The murder of her foster parents and my own attempted murder seemed to confirm the mob connection. As a result, Sarah had been put in protective custody. Her name was changed, and she had been moved to an undisclosed location. No one, not even Karen, the social-worker, was given the information. I was not allowed to be privy to it either. Trust me, I tried.

I tried speaking to the police about it once. They looked at me sympathetically, and wrote it off as shock. It was a hallucination brought on by my own trauma. They were thankful that the little girl had gotten out of there before the killer had arrived, and had somehow managed to hide herself under the bed when her foster parents were murdered. They thought I should be grateful for this too. I wasn't. I tried explaining to them that trauma rarely causes hallucinations, but it was no use. No one was going to believe that a three-year-old girl is a vicious murderer, no matter how many degrees you have.

As soon as I could I left town, and changed my name. I joined a practice that allowed me to work with several other colleagues, so I wouldn't be alone. I stopped drinking milk, and did the best I could to forget about Sarah, her parents, and the whole ordeal. Three years after my move, I got a horrifying reminder.

Again, I was sitting at my desk in my new city apartment, going through the notes from that day. My phone rang. My heart shot into my throat, and I could feel the skin around my scar get hotter. As I reached for the phone, I noticed the time. Nearly 9p.m.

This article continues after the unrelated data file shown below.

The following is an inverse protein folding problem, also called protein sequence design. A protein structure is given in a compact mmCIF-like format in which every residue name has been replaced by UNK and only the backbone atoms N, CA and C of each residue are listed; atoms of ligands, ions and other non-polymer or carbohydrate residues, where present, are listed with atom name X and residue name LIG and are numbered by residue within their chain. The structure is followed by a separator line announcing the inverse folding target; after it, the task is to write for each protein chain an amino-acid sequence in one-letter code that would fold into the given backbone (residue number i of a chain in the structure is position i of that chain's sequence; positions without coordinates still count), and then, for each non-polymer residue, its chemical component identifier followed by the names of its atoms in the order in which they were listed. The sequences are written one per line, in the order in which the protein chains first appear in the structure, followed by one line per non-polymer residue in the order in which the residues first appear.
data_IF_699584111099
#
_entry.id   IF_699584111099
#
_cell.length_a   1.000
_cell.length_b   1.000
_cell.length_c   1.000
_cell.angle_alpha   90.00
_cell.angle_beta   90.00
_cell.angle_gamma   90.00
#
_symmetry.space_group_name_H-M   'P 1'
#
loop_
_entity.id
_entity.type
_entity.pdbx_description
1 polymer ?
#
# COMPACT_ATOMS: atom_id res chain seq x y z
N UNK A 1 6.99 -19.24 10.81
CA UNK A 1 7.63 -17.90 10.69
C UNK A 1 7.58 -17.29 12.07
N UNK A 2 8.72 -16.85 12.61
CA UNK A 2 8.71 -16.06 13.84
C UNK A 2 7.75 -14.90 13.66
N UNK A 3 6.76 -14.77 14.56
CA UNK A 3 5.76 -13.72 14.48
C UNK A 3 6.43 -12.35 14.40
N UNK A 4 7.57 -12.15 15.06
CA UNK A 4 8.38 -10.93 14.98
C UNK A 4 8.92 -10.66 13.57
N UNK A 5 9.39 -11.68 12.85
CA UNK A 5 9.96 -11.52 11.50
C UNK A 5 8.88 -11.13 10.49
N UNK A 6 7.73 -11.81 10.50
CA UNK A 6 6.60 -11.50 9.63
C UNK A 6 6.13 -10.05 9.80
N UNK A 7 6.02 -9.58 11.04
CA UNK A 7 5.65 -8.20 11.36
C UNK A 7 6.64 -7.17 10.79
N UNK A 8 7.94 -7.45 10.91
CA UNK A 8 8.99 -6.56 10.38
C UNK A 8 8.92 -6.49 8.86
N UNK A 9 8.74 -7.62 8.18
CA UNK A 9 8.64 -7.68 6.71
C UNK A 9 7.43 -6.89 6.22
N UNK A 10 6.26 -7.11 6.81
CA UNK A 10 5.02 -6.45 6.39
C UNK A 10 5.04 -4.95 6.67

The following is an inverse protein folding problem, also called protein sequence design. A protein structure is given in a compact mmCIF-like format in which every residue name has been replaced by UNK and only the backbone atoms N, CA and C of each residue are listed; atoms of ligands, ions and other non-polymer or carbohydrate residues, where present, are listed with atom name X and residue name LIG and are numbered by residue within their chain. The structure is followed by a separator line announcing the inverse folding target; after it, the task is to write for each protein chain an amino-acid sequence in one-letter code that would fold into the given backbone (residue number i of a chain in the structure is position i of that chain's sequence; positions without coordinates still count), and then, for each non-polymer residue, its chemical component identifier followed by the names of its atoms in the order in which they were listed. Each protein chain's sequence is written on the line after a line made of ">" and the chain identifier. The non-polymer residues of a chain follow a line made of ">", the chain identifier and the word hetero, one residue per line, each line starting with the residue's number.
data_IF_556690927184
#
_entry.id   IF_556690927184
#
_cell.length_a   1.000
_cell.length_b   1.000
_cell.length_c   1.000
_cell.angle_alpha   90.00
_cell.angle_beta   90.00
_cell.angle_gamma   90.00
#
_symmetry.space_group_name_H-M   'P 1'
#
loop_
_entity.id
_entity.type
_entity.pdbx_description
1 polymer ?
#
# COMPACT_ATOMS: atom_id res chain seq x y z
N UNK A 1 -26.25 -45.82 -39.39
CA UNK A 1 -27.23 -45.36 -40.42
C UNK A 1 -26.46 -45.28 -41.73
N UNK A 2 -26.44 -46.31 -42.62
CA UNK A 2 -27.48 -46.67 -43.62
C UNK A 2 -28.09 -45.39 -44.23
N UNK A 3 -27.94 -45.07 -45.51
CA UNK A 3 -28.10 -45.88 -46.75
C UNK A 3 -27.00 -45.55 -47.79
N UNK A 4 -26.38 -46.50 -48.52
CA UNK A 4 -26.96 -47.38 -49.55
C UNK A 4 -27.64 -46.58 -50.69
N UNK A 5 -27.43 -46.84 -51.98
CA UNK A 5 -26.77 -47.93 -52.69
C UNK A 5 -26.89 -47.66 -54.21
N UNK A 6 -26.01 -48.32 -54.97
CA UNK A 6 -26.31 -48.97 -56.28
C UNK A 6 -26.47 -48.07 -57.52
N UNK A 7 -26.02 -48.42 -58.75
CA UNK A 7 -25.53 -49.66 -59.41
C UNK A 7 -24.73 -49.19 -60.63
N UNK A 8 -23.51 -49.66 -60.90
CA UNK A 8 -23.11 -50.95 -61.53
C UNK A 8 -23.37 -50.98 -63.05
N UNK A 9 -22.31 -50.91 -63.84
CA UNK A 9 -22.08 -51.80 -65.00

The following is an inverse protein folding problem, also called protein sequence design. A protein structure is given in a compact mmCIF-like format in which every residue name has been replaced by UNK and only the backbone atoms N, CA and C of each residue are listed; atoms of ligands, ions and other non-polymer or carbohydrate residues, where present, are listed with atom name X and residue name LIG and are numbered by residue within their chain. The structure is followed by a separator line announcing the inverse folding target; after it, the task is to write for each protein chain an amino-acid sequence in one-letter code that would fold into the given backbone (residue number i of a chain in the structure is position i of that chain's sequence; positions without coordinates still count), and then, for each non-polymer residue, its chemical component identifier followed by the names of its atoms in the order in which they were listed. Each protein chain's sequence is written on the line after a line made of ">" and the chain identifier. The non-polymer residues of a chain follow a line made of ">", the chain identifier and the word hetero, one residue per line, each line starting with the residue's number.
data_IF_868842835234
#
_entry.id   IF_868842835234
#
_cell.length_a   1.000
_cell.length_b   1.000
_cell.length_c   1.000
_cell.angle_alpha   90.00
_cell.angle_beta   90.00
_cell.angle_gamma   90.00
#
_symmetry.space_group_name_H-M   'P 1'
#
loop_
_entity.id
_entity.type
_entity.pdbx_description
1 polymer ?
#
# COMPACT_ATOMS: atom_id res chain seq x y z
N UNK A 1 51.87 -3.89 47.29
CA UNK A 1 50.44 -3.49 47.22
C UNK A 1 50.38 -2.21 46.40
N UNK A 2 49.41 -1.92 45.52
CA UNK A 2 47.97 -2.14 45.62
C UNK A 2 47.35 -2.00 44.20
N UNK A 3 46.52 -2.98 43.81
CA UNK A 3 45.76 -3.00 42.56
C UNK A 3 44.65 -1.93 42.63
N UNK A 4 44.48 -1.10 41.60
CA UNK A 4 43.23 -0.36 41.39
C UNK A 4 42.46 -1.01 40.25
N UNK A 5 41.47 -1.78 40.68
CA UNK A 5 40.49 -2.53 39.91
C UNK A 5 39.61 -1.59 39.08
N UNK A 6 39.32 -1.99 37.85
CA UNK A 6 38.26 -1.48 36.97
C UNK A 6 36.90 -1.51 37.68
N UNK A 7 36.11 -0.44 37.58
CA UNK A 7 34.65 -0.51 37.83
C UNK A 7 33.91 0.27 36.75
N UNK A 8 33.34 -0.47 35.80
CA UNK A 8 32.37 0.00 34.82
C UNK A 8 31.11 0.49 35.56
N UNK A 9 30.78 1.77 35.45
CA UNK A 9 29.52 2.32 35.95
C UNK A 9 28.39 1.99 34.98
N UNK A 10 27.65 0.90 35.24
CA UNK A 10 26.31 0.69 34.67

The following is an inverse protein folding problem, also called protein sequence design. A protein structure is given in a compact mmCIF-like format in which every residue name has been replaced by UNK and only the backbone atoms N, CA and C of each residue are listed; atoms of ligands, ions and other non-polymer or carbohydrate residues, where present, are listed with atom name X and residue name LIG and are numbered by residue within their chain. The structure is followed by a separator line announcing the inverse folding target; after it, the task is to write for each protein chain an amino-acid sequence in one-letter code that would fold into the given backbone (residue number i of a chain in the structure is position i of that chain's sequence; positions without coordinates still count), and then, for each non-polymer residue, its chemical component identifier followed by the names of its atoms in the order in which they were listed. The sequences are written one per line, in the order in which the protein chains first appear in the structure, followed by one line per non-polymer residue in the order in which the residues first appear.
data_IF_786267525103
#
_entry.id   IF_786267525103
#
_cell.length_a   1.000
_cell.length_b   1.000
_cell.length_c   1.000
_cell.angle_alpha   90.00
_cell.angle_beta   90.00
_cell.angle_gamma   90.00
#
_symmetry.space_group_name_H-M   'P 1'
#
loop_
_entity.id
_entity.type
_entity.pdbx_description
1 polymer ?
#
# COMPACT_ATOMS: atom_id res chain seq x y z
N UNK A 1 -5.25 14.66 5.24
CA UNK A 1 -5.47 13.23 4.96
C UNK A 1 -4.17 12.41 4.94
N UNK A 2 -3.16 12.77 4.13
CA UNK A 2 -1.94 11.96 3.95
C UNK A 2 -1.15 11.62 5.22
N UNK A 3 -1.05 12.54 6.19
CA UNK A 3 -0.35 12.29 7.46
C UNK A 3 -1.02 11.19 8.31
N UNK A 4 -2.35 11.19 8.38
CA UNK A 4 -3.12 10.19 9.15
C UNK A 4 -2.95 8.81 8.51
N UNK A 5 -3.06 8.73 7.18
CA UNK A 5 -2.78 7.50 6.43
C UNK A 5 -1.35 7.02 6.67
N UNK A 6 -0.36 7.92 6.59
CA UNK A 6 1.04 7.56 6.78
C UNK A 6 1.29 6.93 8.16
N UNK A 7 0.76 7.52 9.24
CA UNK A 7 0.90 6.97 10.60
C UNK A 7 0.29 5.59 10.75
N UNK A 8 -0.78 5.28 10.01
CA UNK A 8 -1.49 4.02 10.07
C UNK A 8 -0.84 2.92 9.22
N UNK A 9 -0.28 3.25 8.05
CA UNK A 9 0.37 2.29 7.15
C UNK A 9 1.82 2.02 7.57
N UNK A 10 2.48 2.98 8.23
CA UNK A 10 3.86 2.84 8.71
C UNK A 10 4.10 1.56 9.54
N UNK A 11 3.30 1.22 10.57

"Hello?" My voice trembled. I didn't even try to hide it.

I listened to the voice on the other end for a few moments, before dropping the receiver and screaming. Panic welled in my gut and quickly overtook my body. In a matter of minutes I packed a bag and ran out my door. I abandoned everything else.

The caller had been a local social worker. She wanted my help on an extreme case. A six-year-old girl had been found locked inside her apartment with the body of her adopted mother. It was when she got to the part about the cut throat and the milk, the FUCKING MILK, that I'd dropped the phone and screamed.

I changed my name, again, and this time moved to a different country. I work as a waitress at a local pub. No kids, no milk. I have panic attacks every time I see a glass of milk, hear a phone ring, or see a child sitting a little too still. It's been ten years since the last incident. This morning I passed a teenage girl on the street. She was pretty; dark hair, and a dark piercing stare. There is no way to know if it was her. But I'm packing my bags and changing my name again anyway.

It’s for my own good.